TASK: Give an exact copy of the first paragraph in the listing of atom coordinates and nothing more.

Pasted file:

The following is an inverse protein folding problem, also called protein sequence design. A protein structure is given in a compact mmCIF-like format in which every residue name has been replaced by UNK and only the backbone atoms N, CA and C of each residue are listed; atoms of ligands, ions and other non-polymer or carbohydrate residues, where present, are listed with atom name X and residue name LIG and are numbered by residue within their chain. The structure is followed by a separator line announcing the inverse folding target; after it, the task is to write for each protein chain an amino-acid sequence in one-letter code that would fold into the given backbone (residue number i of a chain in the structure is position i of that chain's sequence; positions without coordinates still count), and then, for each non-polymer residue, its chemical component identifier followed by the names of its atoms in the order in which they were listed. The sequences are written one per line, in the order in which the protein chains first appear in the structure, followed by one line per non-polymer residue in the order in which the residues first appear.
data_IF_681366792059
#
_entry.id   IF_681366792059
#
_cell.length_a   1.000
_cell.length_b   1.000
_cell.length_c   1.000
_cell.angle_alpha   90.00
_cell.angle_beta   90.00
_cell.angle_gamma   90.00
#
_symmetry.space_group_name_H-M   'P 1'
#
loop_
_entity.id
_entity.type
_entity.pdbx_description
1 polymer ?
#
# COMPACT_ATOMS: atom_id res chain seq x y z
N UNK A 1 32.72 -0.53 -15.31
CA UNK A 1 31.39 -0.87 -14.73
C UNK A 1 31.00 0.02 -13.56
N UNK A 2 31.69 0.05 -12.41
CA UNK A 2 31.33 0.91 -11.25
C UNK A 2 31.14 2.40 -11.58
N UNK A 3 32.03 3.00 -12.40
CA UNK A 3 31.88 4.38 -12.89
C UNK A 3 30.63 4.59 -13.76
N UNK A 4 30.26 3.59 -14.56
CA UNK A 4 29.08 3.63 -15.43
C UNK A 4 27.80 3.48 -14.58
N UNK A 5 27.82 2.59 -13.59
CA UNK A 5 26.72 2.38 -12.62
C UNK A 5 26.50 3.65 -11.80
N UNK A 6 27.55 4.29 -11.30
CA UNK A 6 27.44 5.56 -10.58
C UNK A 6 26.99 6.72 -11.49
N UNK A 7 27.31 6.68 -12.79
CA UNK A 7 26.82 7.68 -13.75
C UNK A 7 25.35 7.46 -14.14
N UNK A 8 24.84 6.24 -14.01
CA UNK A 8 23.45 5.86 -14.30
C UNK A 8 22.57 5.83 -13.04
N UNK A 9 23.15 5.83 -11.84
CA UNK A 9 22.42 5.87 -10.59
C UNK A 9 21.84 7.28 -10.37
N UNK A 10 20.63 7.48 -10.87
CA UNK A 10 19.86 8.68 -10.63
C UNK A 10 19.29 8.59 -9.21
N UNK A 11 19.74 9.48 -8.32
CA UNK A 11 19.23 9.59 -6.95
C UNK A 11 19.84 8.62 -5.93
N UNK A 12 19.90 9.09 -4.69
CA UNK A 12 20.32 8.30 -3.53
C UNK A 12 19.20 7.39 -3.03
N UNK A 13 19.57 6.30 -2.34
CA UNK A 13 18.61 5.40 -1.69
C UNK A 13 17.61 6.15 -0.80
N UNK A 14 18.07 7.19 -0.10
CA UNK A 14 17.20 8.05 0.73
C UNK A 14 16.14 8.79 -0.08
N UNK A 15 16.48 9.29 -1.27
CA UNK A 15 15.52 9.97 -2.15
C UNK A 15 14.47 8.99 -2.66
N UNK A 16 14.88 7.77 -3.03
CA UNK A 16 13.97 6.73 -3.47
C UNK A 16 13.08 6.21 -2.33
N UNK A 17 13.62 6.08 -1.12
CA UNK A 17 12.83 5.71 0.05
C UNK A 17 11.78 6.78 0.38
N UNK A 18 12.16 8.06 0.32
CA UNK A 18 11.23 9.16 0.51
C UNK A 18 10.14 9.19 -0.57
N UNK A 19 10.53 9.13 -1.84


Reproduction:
The following is an inverse protein folding problem, also called protein sequence design. A protein structure is given in a compact mmCIF-like format in which every residue name has been replaced by UNK and only the backbone atoms N, CA and C of each residue are listed; atoms of ligands, ions and other non-polymer or carbohydrate residues, where present, are listed with atom name X and residue name LIG and are numbered by residue within their chain. The structure is followed by a separator line announcing the inverse folding target; after it, the task is to write for each protein chain an amino-acid sequence in one-letter code that would fold into the given backbone (residue number i of a chain in the structure is position i of that chain's sequence; positions without coordinates still count), and then, for each non-polymer residue, its chemical component identifier followed by the names of its atoms in the order in which they were listed. The sequences are written one per line, in the order in which the protein chains first appear in the structure, followed by one line per non-polymer residue in the order in which the residues first appear.